01.09.2019 0

Don’t flinch on China and the trade deficit, Mr. President

By Robert Romano

Good news from the trade war front. As high-level talks continue between U.S. and Chinese trade officials, on Jan. 8, President Donald Trump tweeted, “Talks with China are going very well!”

Similarly, a Chinese official told the Wall Street Journal that the talks have been “constructive.”

Certainly, that’s news I think everyone wants to hear. Currently, the U.S. is levying 10 percent tariffs on $200 billion of Chinese goods shipped to the U.S. that came atop a 25 percent tariff on $50 billion of goods from China.

While the talks were ongoing, Trump gave China a 90-day reprieve from the 10 percent tariff also rising to 25 percent, which was supposed to happen this month.

But this is one area, and the President understands this, where talk is cheap. 2017 set a record for the trade deficit in goods with China when it topped $377 billion according to the Census Bureau. Unfortunately, 2018 looks like it will be even larger.

Excluding November and December data that is not yet available for 2018, the goods trade deficit from Jan. 2017 to Oct. 2017 was $309.3 billion.

For Jan. 2018 to Oct. 2018, it is up to $344.5 billion, an 11 percent increase. By the time November and December data come in, the trade in goods deficit with China will likely be north of $410 billion.

So, maybe the trade talks with China are going well, but the trade deficit numbers with China tell a different story. It’s fair to point out that Trump has not had very much time to reverse the numbers, but presidents only serve four-year terms at a time.

Trump will be judged by what happens with the trade deficit, how it grows and how he responded.

That is why, no matter what happens, Trump must not bring the tariffs down unless and until the trade deficit numbers come down, too. That has to be the deal, or else, there should be no deal. China simply cannot be allowed to flood U.S. markets the way they are.

And Trump cannot afford to accept a bad deal, either, the definition of which will be one that fails to reduce the trade deficit. That’s how he is going to be judged.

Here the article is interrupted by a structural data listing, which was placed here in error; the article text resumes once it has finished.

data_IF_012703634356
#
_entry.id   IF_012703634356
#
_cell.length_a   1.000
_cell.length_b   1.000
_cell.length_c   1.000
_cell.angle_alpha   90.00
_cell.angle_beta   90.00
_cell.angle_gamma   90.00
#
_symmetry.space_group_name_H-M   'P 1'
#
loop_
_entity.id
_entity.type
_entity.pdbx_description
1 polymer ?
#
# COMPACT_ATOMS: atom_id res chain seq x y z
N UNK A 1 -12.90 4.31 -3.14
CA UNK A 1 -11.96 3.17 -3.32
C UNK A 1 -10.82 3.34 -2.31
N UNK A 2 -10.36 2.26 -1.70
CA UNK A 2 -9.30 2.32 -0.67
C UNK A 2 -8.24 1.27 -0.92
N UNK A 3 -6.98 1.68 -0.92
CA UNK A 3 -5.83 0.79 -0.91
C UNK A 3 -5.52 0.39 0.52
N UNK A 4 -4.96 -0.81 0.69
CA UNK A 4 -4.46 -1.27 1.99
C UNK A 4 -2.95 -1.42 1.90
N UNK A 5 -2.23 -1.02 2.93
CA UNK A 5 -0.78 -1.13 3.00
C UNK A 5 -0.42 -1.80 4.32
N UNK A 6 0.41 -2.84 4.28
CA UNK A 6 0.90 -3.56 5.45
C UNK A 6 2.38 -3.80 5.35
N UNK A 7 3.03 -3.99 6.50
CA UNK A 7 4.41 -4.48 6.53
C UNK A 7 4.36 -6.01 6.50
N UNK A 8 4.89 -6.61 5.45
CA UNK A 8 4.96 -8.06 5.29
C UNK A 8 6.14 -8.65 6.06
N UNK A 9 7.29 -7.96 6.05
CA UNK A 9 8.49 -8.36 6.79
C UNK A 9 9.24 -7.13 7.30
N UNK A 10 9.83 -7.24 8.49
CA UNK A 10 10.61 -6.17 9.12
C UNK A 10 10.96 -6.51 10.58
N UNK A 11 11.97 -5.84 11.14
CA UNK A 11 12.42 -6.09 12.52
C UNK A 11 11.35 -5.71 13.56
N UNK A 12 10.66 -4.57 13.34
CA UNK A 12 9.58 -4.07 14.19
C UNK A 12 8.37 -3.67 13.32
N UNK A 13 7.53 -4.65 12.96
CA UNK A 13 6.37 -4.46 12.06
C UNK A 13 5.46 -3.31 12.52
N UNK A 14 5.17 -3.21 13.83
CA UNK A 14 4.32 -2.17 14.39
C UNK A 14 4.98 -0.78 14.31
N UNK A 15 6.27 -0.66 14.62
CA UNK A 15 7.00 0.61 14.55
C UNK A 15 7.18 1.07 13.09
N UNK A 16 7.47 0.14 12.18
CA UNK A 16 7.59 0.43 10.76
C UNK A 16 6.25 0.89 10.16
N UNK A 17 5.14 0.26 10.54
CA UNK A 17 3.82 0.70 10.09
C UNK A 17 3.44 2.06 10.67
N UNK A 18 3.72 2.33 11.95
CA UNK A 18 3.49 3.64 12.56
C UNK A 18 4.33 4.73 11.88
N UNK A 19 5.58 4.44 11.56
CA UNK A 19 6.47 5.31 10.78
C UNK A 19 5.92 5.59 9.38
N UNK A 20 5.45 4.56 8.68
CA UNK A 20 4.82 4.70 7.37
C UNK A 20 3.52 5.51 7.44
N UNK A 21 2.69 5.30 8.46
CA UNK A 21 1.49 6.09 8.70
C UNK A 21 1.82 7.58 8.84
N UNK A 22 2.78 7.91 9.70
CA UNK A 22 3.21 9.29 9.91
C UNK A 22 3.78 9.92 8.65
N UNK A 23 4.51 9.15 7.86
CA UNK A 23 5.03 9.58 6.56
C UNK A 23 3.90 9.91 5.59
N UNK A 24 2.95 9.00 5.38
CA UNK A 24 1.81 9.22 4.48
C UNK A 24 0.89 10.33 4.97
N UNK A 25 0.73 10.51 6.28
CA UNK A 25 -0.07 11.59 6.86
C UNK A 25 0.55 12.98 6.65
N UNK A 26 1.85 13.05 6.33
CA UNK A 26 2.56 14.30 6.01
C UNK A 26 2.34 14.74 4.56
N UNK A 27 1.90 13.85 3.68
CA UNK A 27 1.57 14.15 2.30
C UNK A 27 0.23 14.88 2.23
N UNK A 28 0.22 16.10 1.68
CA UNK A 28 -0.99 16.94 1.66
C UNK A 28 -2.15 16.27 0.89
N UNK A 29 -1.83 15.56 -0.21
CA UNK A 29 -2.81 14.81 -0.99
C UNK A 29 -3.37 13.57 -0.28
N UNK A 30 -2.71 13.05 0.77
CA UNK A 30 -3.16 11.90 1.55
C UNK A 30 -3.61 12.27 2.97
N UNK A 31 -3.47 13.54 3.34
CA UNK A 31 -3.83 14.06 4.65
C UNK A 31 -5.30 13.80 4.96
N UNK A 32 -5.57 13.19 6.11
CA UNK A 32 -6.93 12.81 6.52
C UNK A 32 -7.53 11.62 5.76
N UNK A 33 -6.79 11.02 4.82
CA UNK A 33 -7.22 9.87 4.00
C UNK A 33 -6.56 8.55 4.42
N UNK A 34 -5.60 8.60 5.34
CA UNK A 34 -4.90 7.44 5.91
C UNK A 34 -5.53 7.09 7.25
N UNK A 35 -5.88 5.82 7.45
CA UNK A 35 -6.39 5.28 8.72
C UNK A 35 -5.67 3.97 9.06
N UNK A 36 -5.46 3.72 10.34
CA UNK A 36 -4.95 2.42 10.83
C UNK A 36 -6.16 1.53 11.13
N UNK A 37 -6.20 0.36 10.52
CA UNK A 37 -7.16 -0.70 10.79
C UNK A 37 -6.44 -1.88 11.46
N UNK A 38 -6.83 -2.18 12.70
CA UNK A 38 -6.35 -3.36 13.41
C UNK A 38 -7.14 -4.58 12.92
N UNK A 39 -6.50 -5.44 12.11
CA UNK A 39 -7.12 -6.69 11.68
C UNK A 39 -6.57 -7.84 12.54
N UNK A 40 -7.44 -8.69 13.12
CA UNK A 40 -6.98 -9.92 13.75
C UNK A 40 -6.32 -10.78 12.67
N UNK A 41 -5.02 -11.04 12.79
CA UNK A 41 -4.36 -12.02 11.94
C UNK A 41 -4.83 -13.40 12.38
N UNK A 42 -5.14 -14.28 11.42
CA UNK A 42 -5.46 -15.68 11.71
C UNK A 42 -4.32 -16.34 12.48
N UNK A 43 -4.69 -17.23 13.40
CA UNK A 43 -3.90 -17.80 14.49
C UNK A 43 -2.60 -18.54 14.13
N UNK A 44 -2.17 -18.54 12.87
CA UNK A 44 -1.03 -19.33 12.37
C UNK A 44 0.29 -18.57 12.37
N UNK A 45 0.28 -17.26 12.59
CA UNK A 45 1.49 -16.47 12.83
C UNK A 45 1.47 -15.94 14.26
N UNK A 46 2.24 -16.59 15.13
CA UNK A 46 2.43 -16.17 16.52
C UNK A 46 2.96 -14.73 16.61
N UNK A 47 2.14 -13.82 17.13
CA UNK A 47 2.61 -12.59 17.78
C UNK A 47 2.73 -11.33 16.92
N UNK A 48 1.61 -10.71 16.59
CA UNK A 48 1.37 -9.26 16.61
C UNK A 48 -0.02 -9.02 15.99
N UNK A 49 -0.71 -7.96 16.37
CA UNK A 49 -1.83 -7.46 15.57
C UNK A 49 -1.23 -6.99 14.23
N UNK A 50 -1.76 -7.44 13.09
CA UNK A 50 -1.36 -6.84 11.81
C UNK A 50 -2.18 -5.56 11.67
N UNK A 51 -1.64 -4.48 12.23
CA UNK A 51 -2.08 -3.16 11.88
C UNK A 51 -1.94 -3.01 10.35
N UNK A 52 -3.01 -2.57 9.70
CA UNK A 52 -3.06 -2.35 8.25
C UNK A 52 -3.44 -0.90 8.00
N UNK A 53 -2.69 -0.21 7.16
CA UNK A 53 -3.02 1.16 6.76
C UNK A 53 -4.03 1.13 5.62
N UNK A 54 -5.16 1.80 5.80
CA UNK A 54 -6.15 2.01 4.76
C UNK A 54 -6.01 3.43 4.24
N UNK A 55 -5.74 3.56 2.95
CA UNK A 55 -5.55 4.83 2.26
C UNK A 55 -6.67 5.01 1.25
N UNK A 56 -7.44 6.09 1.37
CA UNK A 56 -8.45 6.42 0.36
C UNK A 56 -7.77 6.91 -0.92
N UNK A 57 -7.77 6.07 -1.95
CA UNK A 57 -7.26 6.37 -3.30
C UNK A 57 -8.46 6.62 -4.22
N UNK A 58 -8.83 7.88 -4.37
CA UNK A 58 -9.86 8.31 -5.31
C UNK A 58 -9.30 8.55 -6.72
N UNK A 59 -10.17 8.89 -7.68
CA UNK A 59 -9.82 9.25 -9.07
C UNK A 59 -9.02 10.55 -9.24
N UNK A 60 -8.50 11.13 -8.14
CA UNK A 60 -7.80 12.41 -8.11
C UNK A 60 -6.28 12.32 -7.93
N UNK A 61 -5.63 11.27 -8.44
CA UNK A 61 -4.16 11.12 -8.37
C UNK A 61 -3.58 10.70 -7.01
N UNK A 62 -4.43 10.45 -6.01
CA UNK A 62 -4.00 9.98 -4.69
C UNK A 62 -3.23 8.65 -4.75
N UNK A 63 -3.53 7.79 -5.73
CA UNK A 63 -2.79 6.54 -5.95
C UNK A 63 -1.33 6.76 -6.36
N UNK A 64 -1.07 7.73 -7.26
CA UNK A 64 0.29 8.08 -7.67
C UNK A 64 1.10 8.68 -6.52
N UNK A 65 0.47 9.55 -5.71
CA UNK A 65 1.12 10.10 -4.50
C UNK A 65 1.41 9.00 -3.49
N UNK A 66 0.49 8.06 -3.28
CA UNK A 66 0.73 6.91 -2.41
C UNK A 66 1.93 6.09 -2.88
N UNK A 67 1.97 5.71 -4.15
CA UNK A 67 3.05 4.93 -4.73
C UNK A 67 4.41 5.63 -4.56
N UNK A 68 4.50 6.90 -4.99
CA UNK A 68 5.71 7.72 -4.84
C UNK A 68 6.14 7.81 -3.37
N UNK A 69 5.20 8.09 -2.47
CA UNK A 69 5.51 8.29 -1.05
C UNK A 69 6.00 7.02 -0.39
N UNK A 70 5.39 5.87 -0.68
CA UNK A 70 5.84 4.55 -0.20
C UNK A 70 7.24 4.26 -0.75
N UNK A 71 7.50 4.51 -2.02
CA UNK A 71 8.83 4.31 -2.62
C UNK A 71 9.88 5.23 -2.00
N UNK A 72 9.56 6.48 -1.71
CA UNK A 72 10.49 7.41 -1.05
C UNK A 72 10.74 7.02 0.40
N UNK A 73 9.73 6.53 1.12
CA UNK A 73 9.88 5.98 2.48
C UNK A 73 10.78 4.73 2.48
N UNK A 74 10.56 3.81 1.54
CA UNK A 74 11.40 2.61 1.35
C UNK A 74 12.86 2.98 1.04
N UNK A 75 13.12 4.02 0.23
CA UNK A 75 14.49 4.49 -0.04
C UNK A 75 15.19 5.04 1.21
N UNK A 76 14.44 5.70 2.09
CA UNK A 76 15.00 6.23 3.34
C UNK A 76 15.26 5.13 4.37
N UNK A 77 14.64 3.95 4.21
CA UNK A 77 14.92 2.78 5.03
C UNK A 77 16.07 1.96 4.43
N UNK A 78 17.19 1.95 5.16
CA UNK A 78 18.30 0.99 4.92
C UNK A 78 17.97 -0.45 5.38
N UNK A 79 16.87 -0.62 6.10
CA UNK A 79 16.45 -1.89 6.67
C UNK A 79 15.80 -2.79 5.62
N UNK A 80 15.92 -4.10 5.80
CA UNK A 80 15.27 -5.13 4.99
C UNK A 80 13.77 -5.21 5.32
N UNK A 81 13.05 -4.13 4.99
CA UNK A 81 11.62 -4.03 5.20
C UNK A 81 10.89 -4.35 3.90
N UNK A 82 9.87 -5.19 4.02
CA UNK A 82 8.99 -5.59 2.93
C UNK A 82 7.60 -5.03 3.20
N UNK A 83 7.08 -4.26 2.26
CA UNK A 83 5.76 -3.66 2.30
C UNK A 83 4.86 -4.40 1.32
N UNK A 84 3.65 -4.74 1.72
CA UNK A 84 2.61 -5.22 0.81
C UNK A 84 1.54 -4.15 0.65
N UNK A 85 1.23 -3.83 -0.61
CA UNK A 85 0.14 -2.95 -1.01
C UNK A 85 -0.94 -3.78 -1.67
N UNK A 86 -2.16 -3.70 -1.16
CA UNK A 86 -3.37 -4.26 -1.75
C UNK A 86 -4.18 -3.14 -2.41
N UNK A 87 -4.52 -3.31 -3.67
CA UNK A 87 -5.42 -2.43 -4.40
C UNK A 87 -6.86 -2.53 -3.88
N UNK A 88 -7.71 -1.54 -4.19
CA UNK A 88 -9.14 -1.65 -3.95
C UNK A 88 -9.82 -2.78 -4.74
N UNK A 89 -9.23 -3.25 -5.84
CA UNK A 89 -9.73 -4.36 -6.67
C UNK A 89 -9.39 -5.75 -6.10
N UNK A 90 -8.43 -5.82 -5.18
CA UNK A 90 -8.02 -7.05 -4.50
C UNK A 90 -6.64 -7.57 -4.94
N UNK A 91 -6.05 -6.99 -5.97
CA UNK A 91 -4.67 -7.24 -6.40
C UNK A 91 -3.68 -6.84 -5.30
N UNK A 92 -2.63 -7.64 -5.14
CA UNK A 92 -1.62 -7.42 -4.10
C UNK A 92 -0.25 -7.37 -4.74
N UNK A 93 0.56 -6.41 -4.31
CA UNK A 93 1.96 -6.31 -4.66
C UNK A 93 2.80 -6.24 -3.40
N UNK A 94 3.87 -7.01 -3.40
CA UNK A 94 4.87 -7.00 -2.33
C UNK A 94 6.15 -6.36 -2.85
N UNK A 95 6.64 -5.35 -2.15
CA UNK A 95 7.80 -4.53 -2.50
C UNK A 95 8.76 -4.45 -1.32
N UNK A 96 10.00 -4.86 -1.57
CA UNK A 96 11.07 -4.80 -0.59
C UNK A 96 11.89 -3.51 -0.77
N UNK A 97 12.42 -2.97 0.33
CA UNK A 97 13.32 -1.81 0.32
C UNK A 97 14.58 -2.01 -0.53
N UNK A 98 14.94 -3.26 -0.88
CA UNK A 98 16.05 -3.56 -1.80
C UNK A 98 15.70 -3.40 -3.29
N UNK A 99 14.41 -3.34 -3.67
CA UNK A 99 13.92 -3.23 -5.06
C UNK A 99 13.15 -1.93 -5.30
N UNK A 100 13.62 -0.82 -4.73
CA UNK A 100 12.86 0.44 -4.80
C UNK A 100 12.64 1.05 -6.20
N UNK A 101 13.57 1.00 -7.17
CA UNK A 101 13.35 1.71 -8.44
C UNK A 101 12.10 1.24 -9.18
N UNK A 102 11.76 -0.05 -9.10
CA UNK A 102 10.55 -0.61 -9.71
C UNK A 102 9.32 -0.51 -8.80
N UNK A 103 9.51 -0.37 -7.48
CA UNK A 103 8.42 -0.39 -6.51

Which brings us back to the tariffs. 25 percent might not be nearly enough to eliminate the cost advantage China has, and that does not even consider the market share advantage it has. Many aspects of U.S. manufacturing have been so completely outsourced that it could take years or even decades to recover to bring that production back here — and then only if the right policies are put into place today.

It took 20 years for China to grow the way it has and to amass its global market share as an export economy. It might appear cynical, but it is not unreasonable to foresee that it could take a similar time increment — or longer — to circumvent or alleviate that situation or to restore balance.

Where Trump might gain an assist is if China’s economy truly is on the ropes. Bloomberg did a recent report suggestion that domestic consumption tax revenue has declined precipitously. If the tariffs are hurting, and 25 percent would be even worse, then China may yet have the incentive to work out a deal at the table.

But Trump must be wary that’s it’s not simply a deal in name only.

In 2016, President Trump correctly observed that as American production has been outsourced via NAFTA and the WTO, the U.S. has suffered greatly. The data certainly bears that out. Labor participation among working age adults has been declining. Economic growth has been slowing, not above 4 percent since 2000 and not above 3 percent in 2005 — and 2018 looks like it won’t be any better. Trump correctly identified the problem.

As far as solutions go, he does get credit for trying but he must realize that the U.S. is only at the very, very beginning of this process, and likely, what he is attempting to do will take a generational commitment to fully rebuild economic and productive capacity here and to balance trade flows, if that is the policy the American people continue to embrace. The President must continue to build consensus for that policy so that his successors will carry the project forward.

Because China is not just going to give that production back. All they have to do is run out the clock on the Trump administration, even if that takes the full eight years. Their hope is that a different president that is okay with outsourcing eventually gets elected. In the meantime, they need only do nothing. To get the deal he wants, Trump has to prove to the Chinese that it’s better to make a deal now nicely than under more adverse conditions later — because one way or another, that trade deficit is coming down.

Robert Romano is the Vice President of Public Policy at Americans for Limited Government.

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